Philippine tourism

Misamis Oriental dragon fruit farm morphs into tourism destination – and more

Mike Baños
Misamis Oriental dragon fruit farm morphs into tourism destination – and more

A plate of dragon fruit, a bottle of dragon fruit wine, and thou

Angie Derequito Torniado

Check out this resort with a very juicy twist!

There’s more to the Mahangub Highlands Integrated Farm in Misamis Oriental than meets the eye.

Now styled as the Sayre Highlands Resort, it is not merely an agri-tourism destination, but is also being turned into a training and outreach facility for advocacies in Sitio Mahayag, Barangay Digkilaan, in Manticao town.

Owned by Elmer Velasco Sayre, an agriculture graduate of Xavier University-Ateneo de Cagayan, the dragon fruit farm has been developed into a resort with a twist. 

There, visitors can enjoy the ambiance of the mountains, learn dragon fruit farming techniques, and come harvest time, taste the sweet, delectable fruit straight from the plants.

VIEW. Aerial view of the dragon fruit farm of Sayre Highlands Resort at Sitio Mahayag, Bgy Digkilaan, Manticao, Misamis Oriental.
ATI Northern Mindanao

“With the restrictions caused by the coronavirus pandemic, the mountains offer a respite, a means to recharge one’s soul and spirit, and learn something new,” Sayre said. 

The Sayre family is building several huts with necessities where visitors can relax, developing a modest children’s playground and a place where campers and adventurers can stay for the night, and establishing a modest karaoke and library hub.

“A farm during this time is ideal because the wide spaces and distance from each other can easily be maintained to avoid close contact without fear of the virus,” Sayre said.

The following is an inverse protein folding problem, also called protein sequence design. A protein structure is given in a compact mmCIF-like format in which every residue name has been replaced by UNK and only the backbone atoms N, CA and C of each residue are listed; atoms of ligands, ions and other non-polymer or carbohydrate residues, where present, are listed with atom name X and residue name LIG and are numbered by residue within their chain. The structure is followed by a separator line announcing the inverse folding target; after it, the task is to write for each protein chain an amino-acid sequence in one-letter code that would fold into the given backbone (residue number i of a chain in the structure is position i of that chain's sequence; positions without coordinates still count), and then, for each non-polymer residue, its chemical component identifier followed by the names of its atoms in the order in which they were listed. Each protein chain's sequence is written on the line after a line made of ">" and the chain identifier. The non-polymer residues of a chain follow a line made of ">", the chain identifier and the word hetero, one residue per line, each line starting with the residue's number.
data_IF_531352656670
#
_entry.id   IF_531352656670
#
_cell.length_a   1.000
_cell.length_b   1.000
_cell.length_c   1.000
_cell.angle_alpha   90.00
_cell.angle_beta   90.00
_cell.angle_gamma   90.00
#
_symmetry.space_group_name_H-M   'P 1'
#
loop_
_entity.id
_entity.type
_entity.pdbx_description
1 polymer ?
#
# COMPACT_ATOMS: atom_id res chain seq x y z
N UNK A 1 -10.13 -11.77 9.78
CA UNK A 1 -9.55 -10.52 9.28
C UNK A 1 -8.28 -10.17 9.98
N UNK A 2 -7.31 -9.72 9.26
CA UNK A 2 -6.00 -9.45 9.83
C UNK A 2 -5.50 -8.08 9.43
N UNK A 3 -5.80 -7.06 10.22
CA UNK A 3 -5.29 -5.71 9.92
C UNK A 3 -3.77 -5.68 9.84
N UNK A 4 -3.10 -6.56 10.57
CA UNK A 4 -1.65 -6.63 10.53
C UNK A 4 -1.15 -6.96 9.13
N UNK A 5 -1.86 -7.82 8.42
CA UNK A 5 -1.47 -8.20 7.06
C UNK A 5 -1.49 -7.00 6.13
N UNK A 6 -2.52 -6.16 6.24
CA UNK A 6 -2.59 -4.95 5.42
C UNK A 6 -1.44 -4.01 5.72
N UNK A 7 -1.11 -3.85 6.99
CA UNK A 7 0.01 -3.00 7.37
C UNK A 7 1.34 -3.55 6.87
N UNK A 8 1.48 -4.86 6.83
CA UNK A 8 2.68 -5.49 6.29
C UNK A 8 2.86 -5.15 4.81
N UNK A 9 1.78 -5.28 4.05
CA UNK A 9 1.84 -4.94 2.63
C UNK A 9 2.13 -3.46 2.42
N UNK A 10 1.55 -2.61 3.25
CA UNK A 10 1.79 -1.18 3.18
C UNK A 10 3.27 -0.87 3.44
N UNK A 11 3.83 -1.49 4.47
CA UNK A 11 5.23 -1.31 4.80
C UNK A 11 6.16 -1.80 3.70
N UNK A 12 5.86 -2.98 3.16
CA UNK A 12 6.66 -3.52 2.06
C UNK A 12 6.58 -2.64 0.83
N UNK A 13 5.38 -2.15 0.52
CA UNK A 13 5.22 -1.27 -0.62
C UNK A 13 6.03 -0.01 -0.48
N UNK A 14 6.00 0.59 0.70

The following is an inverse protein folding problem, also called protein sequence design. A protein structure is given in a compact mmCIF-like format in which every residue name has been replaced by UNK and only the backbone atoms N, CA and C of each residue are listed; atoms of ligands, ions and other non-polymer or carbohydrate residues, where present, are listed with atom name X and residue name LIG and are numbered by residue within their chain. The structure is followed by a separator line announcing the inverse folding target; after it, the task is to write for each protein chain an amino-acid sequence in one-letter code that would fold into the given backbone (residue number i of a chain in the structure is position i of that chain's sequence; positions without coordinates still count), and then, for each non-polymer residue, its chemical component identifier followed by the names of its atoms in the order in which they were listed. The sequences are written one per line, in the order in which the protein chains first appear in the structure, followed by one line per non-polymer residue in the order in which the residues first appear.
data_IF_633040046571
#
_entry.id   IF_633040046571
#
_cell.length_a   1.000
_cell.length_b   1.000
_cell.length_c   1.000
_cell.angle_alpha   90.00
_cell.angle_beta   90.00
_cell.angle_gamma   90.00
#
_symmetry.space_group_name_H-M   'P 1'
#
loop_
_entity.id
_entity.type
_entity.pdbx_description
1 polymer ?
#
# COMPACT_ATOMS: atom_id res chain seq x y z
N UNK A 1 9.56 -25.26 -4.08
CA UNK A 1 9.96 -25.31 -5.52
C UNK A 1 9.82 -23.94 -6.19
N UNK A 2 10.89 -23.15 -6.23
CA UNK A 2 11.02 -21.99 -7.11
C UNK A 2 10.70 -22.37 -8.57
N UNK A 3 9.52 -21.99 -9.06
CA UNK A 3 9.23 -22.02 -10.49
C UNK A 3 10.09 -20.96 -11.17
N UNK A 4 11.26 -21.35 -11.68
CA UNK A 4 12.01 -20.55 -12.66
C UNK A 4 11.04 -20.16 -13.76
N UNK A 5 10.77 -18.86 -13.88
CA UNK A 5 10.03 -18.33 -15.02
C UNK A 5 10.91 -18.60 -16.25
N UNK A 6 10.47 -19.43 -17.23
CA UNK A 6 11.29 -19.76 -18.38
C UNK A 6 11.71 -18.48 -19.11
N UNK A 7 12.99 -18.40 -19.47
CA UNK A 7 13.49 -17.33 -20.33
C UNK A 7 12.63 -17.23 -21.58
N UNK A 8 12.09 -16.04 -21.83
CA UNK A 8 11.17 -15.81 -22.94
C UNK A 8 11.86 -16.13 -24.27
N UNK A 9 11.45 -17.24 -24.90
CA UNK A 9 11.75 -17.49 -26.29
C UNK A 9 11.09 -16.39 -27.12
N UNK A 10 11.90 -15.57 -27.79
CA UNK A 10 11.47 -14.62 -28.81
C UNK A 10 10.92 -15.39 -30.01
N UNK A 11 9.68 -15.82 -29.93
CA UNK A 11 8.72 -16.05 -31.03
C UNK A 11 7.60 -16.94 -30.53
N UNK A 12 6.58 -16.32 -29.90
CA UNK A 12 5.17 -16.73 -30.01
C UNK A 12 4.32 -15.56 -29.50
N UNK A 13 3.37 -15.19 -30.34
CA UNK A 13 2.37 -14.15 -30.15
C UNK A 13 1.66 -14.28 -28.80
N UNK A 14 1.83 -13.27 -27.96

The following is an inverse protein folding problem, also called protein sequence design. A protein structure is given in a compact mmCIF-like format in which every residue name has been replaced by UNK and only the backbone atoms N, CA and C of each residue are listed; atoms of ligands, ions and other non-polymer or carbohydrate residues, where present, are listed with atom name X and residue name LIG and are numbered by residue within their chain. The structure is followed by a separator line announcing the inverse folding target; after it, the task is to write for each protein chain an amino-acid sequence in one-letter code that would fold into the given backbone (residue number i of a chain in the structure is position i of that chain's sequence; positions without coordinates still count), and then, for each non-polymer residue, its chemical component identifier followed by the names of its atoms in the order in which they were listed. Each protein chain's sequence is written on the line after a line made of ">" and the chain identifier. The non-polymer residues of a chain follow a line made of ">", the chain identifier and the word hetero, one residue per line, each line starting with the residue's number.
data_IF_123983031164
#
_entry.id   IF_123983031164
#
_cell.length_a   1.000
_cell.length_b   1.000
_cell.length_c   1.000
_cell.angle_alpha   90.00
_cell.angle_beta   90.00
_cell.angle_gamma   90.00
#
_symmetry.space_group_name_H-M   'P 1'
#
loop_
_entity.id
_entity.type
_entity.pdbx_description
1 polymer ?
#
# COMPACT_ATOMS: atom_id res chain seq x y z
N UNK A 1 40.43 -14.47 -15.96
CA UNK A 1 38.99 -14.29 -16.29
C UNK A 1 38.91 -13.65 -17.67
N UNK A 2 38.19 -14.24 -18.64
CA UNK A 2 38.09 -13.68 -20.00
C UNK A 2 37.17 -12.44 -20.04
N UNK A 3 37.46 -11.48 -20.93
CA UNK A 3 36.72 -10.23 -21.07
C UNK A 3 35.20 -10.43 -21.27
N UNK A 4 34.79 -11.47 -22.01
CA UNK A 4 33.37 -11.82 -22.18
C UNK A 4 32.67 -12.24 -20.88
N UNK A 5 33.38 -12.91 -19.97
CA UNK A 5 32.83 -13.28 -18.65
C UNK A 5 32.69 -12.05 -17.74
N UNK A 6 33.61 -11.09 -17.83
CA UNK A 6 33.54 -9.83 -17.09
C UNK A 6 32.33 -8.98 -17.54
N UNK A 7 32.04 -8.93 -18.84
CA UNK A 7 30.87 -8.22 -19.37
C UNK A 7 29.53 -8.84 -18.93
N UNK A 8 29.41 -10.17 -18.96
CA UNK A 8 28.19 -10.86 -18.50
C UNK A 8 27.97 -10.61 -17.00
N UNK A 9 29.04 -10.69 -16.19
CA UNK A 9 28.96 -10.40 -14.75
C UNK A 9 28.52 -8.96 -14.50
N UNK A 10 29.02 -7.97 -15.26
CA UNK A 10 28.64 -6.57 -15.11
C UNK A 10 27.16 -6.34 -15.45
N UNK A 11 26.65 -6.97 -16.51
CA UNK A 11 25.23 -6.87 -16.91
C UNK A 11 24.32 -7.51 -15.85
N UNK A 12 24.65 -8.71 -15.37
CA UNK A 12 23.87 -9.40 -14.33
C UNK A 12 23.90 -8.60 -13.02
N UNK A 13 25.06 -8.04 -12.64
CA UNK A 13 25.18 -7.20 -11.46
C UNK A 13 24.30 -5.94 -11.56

Misamis Oriental dragon fruit farm morphs into tourism destination – and more
Fruit of the dragon

Although it is becoming increasingly common in the Philippines, not many people know that the dragon fruit – also known as the pitahaya or strawberry pear – are actually several varieties of cacti belonging to the genus Selenicereus, both in the family Cactaceae.

Sweet pitahayas come in three types, all with leathery, slightly leafy skin with prominent scaly spikes on the fruit exterior, which most probably gave rise to the “dragon fruit” moniker.

The most common dragon fruit is the white-fleshed pitaya (Selenicereus undatus), a pink-skinned fruit with white flesh. 

Other varieties are the pitaya roja or red-fleshed pitaya (Selenicereus costaricensis) which is a red-skinned fruit with red flesh, and the pitaya amarilla or yellow pitaya (Selenicereus megalanthus) which is yellow-skinned fruit with white flesh.

The dragon fruit, which normally weighs from 150 to 600 grams, although some could reach one kilogram each, is cultivated in Southeast Asia, Mexico, India, the United States, the Caribbean, Australia, Mesoamerica, and throughout tropical and subtropical regions.

Sayre started growing dragon fruit in early 2019 after he saw one plantation in Zamboanga del Sur.

CUTTING. Elmer Sayre shows off a mature dragon fruit tree cutting ready for planting
ATI Northern Mindanao

“I interviewed the dragon fruit farmer and she said that dragon fruit is a very lucrative and high-valued crop because of its many health benefits, and demand and prices for it is always high,” he recalled.